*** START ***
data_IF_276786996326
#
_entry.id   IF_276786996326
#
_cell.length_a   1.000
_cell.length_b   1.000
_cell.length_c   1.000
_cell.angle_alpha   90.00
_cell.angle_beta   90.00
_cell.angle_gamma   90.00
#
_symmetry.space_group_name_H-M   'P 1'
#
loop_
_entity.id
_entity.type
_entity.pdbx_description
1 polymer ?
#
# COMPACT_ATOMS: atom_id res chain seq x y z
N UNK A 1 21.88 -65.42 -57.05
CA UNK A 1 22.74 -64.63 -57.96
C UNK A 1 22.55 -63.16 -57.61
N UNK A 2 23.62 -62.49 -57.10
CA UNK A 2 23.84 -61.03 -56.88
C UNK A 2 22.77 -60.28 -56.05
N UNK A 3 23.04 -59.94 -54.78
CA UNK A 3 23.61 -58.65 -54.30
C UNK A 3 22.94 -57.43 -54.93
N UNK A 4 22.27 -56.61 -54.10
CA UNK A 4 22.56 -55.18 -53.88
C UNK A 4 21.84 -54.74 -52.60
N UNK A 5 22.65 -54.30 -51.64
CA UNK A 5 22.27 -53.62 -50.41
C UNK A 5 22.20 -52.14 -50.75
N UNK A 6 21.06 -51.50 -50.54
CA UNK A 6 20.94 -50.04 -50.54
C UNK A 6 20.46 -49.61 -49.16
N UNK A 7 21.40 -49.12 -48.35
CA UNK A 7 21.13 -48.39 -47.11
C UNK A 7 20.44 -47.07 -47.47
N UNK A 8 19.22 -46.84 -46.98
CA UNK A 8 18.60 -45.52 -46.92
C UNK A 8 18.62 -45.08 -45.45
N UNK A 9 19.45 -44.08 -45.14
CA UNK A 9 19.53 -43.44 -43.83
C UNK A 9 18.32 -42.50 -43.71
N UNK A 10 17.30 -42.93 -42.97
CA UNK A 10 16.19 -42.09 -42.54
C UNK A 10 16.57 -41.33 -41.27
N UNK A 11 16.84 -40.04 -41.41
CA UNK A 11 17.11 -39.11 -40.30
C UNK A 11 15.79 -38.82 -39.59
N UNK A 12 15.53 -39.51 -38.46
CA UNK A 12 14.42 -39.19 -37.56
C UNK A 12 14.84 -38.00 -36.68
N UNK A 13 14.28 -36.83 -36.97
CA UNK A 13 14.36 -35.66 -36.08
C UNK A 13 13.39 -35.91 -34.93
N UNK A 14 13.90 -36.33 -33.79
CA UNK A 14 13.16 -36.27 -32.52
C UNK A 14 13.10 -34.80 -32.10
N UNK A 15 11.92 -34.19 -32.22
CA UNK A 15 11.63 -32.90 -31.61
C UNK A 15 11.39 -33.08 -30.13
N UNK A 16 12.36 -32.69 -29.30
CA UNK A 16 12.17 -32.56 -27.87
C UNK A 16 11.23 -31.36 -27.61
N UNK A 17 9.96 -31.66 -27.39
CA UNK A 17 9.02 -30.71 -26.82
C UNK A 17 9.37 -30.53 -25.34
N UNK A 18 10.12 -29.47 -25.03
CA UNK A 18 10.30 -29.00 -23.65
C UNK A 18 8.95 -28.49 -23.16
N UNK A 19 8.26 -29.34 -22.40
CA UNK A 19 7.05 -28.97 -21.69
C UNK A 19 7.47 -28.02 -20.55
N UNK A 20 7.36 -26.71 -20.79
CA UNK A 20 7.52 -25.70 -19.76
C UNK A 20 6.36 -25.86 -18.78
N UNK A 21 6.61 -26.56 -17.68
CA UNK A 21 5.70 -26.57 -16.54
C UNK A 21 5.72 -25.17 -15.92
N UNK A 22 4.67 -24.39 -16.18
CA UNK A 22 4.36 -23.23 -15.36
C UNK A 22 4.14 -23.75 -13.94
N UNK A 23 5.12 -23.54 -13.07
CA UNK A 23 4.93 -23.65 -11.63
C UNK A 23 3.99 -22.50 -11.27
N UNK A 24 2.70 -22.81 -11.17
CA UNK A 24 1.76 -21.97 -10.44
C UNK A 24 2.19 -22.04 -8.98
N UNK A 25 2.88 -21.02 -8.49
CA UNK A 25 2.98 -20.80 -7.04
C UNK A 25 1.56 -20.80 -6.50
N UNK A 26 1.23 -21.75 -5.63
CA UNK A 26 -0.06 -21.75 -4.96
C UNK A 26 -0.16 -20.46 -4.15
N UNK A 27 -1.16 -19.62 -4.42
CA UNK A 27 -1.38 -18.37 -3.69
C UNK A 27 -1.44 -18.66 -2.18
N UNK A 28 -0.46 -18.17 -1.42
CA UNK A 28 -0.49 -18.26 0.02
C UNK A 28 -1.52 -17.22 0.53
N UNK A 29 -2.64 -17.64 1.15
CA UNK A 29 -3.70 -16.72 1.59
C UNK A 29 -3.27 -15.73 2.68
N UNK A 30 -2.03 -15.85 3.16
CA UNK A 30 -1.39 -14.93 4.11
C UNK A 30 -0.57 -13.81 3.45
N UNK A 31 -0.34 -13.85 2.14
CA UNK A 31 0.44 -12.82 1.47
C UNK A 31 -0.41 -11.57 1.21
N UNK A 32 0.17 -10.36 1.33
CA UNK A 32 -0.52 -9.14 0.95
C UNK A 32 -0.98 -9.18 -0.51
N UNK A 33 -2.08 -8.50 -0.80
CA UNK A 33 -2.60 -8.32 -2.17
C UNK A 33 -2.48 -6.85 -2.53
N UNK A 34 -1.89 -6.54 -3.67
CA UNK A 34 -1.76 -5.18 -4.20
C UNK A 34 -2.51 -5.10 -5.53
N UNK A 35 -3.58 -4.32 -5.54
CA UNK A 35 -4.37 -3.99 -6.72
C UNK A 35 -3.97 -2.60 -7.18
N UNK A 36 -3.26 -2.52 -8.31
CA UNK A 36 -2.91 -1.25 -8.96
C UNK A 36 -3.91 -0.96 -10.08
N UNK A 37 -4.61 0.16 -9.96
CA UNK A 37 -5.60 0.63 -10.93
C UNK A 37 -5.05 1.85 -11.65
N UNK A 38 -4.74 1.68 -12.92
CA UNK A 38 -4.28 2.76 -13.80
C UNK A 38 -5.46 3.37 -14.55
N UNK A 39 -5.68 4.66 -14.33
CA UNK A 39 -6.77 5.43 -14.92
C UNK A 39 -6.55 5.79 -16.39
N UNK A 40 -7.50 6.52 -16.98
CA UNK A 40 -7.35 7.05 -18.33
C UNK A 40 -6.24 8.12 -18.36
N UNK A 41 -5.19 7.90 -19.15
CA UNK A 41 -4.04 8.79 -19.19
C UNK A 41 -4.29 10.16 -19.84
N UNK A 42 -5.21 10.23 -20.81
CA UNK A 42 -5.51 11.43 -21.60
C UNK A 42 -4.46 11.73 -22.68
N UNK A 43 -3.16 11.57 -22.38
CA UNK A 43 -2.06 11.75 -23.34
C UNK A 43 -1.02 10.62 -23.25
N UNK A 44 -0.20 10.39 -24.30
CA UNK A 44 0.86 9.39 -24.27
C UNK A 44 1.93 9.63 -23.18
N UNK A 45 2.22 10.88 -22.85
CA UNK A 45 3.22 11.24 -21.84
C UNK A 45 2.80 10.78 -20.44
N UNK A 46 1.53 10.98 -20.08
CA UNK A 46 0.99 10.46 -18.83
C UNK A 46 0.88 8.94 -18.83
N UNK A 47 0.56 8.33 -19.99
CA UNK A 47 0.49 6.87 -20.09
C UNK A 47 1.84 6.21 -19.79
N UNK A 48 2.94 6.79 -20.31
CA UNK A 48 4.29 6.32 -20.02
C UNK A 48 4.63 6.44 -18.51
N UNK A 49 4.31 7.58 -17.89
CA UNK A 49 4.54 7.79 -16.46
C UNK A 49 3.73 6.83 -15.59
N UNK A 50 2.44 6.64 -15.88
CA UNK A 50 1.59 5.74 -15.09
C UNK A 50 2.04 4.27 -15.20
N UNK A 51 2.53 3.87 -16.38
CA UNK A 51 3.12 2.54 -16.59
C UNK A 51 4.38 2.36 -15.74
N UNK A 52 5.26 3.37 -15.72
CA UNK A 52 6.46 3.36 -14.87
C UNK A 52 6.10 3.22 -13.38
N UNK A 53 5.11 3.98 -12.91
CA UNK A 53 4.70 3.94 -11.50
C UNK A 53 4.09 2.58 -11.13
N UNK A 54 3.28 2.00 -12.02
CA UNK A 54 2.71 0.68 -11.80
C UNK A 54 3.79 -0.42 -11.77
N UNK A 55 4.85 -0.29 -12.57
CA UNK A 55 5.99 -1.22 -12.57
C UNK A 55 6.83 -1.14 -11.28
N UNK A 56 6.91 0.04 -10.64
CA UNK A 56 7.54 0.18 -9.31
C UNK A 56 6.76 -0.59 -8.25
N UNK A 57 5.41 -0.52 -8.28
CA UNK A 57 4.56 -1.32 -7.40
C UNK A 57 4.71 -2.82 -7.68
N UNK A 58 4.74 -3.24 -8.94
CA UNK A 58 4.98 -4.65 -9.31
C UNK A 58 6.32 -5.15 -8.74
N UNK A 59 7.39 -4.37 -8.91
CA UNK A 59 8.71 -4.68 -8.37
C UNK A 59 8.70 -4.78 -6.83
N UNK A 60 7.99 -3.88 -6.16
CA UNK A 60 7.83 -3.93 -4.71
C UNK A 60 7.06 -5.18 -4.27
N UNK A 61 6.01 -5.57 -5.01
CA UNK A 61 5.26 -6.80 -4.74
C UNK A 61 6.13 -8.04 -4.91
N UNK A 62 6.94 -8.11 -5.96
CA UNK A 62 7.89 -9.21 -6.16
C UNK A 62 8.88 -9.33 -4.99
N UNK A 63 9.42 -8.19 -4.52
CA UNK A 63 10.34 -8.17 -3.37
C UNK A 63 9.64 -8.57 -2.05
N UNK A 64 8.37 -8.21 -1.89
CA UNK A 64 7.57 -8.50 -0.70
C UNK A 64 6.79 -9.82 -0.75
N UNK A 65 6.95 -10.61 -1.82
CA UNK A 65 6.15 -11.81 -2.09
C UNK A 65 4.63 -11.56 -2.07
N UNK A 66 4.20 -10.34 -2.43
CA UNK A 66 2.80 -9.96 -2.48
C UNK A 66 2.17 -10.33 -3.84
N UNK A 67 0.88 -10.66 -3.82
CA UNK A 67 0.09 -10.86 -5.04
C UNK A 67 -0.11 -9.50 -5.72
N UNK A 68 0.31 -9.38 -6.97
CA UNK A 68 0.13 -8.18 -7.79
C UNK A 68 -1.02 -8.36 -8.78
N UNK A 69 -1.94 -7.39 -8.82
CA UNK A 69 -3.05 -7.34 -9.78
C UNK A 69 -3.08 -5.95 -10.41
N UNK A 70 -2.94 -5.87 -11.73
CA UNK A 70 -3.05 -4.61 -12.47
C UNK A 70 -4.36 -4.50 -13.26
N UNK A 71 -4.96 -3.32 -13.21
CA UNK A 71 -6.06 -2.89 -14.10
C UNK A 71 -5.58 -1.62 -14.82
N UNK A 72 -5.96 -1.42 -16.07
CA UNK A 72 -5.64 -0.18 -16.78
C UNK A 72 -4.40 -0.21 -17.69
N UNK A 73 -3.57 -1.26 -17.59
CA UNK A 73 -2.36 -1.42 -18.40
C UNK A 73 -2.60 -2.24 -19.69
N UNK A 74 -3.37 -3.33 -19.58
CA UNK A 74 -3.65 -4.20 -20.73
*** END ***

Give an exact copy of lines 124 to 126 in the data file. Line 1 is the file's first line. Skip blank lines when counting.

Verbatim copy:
CA UNK A 35 -4.37 -3.99 -6.72
C UNK A 35 -3.97 -2.60 -7.18
N UNK A 36 -3.26 -2.52 -8.31